Adult fleas are wingless, reddish-brown, tiny insects (1/8"), which are flattened from side to side. They have well-developed hind legs that help them to jump from host to host. Adults have piercing-sucking mouthparts through which they feed on the blood of their vertebrate hosts. The cat flea, Ctenocephalides felis (Bouche) is most common in the USA and occurs on both cats and dogs. The dog flea, C. canis (Curtis), the human flea, Pulex irritans (L), and the Oriental rat flea Xenopsylla cheopis (Rothschild) are other common fleas in North America. There are a few other species that can be encountered by hikers or campers, but are uncommon inside homes.
Unlike many ectoparsites (parasites that are found on the skin of mammals), fleas do not spend all their time on hosts. While the adults do spend the majority of their time on hosts they can also be found away from the host in carpets on furniture, etc. or in areas where pets frequent. All immature stages including eggs, larvae, and pupae are found in pet bedding, in crevices on the floor, and in the nests of their hosts.
Adult fleas feed on the blood of their host animals (cat, dog, human, rat, mouse, squirrel, etc.). Larvae feed on the dried blood that is expelled in the feces of adult fleas and occasionally on molts from other larvae.
Some fleas such as the northern rat flea, the ground squirrel flea, and fleas found on prairie dogs are vectors of sylvatic plague, bubonic plague, murine typhus and tularemia. Most infections occur in hikers, or people frequenting the habitats where hosts of these fleas occur. House cats that hunt outdoors sometimes bring the host animals (rat, chipmunk, or ground squirrel) inside. Fleas from the host animal can sometimes transmit diseases to healthy people. In plague transmission, cats become infected and then they transmit the pneumonic (air-borne) form of the plague by sneezing on or around their owners.
Pets that are heavily infested with fleas may experience secondary bacterial infection of the bite sites due to intense scratching. People and pets that are allergic to flea bites can develop dermatitis or hair loss and intense itching may result. Cat fleas may also serve as intermediate hosts for the development of dog tapeworms. Adult fleas contain cysts with the tapeworms inside of them. Ingesting adult fleas during grooming can infest healthy cats and dogs.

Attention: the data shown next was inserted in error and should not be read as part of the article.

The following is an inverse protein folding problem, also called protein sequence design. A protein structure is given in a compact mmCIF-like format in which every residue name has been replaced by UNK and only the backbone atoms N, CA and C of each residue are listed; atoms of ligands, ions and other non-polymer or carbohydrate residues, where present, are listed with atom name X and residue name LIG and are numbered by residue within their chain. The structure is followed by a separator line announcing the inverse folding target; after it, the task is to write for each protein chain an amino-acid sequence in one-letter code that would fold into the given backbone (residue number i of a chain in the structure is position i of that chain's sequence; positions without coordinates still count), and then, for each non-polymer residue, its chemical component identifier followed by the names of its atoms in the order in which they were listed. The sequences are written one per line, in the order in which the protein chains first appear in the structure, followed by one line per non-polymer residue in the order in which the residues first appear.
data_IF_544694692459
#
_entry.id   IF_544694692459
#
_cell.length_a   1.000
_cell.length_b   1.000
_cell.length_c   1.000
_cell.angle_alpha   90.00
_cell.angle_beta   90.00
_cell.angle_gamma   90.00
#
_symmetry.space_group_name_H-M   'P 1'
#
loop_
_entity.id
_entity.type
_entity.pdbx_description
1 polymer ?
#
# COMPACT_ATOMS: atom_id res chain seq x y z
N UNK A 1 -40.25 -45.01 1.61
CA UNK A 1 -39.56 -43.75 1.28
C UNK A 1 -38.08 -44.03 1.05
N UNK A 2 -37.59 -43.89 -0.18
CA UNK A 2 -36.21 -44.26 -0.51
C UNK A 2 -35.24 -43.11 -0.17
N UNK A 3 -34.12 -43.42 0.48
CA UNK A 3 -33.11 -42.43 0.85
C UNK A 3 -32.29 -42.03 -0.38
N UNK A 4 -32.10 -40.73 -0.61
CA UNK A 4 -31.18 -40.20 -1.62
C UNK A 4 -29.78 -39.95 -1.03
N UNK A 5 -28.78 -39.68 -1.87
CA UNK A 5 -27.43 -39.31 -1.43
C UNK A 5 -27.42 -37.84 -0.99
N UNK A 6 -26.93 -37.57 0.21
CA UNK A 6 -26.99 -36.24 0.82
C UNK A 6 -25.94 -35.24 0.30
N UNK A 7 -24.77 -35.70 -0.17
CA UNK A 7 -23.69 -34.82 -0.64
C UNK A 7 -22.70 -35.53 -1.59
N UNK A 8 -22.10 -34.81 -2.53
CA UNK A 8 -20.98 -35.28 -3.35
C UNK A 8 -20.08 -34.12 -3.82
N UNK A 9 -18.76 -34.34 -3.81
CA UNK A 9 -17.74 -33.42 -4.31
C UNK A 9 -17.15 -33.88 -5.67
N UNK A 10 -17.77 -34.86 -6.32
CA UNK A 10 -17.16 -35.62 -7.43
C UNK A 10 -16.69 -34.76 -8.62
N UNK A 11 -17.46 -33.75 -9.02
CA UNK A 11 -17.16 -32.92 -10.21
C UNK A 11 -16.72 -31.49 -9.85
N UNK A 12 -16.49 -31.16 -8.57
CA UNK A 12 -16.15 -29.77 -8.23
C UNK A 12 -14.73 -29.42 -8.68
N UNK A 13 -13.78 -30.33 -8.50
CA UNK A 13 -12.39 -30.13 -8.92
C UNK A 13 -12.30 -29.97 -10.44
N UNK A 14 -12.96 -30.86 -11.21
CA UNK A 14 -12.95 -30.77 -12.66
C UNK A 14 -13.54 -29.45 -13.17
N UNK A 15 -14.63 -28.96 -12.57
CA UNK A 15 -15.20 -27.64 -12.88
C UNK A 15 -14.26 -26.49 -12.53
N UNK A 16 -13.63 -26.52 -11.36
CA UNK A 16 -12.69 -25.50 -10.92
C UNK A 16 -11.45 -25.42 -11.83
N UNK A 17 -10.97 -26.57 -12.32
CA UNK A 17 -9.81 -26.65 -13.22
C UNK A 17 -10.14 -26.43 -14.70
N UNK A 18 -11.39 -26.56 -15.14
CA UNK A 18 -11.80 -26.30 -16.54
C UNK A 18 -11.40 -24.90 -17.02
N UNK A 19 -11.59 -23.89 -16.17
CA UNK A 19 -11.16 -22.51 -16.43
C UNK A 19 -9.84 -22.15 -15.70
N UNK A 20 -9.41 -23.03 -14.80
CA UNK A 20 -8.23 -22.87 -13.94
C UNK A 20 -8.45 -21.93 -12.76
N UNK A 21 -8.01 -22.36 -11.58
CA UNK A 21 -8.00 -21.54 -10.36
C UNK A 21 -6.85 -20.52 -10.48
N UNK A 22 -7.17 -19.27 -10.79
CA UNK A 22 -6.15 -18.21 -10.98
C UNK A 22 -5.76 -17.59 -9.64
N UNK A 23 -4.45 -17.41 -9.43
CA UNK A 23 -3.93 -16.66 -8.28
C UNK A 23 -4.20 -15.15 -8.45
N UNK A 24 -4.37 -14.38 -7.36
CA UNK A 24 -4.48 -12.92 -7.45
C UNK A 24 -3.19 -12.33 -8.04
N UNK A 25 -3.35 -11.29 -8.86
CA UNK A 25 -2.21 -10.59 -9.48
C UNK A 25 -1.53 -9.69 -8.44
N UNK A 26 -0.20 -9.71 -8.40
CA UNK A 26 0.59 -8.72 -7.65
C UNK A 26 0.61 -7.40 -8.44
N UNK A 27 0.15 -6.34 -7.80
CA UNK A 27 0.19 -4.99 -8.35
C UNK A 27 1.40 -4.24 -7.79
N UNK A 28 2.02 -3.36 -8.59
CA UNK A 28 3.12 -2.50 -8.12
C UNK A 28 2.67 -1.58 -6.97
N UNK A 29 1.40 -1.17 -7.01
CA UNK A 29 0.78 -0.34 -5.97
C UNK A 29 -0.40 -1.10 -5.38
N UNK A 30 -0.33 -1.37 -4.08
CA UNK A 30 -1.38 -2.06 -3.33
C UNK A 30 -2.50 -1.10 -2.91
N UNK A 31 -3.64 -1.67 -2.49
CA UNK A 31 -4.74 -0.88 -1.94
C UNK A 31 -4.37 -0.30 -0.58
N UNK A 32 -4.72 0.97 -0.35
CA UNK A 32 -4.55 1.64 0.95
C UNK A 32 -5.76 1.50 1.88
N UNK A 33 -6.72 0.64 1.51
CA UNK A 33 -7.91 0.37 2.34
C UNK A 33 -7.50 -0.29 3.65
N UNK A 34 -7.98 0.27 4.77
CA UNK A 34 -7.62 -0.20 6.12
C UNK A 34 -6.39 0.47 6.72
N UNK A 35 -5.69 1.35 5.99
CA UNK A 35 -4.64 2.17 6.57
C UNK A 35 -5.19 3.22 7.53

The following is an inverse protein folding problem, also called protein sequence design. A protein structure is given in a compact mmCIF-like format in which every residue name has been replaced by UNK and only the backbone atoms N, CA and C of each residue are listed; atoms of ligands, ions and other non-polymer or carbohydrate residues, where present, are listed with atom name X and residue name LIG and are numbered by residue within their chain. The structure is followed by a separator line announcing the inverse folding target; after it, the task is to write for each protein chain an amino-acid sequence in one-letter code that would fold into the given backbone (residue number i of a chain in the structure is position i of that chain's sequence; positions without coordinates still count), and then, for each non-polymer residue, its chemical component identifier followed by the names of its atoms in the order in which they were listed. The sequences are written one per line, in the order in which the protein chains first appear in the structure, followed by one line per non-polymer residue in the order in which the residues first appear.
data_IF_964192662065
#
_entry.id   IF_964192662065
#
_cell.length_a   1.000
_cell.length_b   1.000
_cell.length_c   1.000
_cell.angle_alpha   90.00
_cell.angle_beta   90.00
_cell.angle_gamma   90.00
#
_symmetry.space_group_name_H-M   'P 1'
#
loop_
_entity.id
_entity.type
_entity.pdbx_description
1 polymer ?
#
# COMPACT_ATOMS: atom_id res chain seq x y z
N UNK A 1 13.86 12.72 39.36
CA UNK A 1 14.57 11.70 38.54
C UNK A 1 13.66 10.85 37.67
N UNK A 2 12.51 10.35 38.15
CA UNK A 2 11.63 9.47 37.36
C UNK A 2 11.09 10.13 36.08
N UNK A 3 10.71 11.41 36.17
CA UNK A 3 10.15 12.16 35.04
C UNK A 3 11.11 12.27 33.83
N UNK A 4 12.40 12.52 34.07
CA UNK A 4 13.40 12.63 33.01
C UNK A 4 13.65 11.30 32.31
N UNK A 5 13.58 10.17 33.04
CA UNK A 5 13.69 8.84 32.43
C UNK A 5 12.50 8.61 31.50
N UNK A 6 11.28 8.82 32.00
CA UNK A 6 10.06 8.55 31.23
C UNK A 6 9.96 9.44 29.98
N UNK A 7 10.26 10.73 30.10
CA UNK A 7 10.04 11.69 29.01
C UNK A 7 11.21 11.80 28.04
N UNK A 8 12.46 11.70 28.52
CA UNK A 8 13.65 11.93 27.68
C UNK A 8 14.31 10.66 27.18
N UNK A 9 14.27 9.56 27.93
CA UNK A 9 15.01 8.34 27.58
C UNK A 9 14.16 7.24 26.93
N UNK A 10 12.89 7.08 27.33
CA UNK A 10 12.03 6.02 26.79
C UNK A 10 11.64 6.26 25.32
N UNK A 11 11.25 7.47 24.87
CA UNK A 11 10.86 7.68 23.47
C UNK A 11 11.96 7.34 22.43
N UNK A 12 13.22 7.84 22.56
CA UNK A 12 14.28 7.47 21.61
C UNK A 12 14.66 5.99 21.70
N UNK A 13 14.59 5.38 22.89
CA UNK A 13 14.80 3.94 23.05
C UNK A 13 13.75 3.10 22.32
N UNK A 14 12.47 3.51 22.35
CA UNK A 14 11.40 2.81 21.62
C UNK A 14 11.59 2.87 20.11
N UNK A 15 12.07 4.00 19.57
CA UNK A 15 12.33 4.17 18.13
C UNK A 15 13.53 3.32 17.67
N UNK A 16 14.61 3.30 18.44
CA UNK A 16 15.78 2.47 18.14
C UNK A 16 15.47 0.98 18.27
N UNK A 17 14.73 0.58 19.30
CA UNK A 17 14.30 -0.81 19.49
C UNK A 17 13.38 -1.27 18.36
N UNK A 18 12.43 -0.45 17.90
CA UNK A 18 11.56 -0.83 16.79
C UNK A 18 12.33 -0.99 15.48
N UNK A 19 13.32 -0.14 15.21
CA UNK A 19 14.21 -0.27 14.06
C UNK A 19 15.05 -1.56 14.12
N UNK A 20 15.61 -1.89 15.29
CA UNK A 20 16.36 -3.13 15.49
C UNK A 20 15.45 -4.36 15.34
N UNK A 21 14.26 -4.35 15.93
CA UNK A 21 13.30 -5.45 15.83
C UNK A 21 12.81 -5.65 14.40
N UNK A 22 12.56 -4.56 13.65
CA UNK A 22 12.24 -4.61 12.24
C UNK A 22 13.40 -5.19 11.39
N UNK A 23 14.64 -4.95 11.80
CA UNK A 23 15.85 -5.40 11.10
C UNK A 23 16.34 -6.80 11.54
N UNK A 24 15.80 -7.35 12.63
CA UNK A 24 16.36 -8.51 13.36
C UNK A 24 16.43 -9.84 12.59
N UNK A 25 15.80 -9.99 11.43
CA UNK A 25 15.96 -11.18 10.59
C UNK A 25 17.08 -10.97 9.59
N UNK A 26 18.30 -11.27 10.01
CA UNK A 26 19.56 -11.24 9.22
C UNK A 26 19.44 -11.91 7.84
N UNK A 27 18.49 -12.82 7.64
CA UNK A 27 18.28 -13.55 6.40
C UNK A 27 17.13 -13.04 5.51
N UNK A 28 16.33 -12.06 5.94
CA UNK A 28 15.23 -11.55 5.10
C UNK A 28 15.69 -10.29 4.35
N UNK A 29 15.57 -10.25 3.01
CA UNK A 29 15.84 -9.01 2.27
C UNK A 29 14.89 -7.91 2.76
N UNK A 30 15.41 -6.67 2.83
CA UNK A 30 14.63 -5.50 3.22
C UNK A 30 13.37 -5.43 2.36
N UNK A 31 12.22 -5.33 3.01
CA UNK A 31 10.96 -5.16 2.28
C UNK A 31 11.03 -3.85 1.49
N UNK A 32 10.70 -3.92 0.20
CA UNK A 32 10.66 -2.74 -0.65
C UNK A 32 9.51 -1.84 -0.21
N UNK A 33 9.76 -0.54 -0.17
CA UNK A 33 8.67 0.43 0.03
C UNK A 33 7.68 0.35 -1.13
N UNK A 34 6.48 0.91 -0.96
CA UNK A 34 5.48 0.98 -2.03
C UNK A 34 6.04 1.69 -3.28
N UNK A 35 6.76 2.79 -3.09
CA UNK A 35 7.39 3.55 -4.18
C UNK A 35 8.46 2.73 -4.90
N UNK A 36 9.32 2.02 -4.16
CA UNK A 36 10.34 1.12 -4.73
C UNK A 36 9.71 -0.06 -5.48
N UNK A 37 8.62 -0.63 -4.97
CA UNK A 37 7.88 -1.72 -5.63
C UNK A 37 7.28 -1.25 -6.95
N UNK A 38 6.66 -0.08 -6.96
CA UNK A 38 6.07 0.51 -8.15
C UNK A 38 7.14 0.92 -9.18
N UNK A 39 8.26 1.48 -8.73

The life cycle of all fleas consists of the following: egg, three stages of larvae, pupae, and adult. The only variation between life cycles is the time spent in development of each stage by various species. First, females take a blood meal and egg development begins. The duration of egg development is dependent on environmental factors, such as temperature. There is also variation in the number of eggs laid by different species. Cat fleas lay about 25 eggs after each blood meal and may lay more than 1000 eggs during their lifetime. Eggs are white, oval in shape and 1/32" in length. Although the eggs are laid in the fur of the host, they can drop into nesting material, crevices on the floor and/or into host bedding.
Eggs hatch within 2-21 days of deposition. The newly hatched young, or larvae, are white and worm-like, with a well-developed head but no eyes. The larvae molt three times, increasing in size each time. The development takes from one week to several months. After the final molt, pupae or cocoons are formed. Pupae are covered with silk secreted by the larvae. An adult flea develops inside the pupal skin where it will remain dormant in the absence of a host. Adult fleas jump out of the pupal skin as soon as they detect vibration in the environment, which indicates the arrival of
Adults can survive for several years and can withstand long periods of starvation. Fleas can breed from two weeks to three years depending on availability of hosts and environmental factors.
To reduce the overall number of fleas, regularly bathe your pet and comb its hair to remove fleas. Thoroughly wash and vacuum all pet bedding regularly. Vacuum all upholstered furniture and carpets. One treatment option is to treat furniture or carpets with insecticide containing an insect growth regulator. Pet collars containing flea deterrents and many insecticides are also available. Always consult a veterinarian before using any insecticide, shampoo, and/or growth regulator on
Please visit the web sites below for further information about fleas and their control in and around your homes.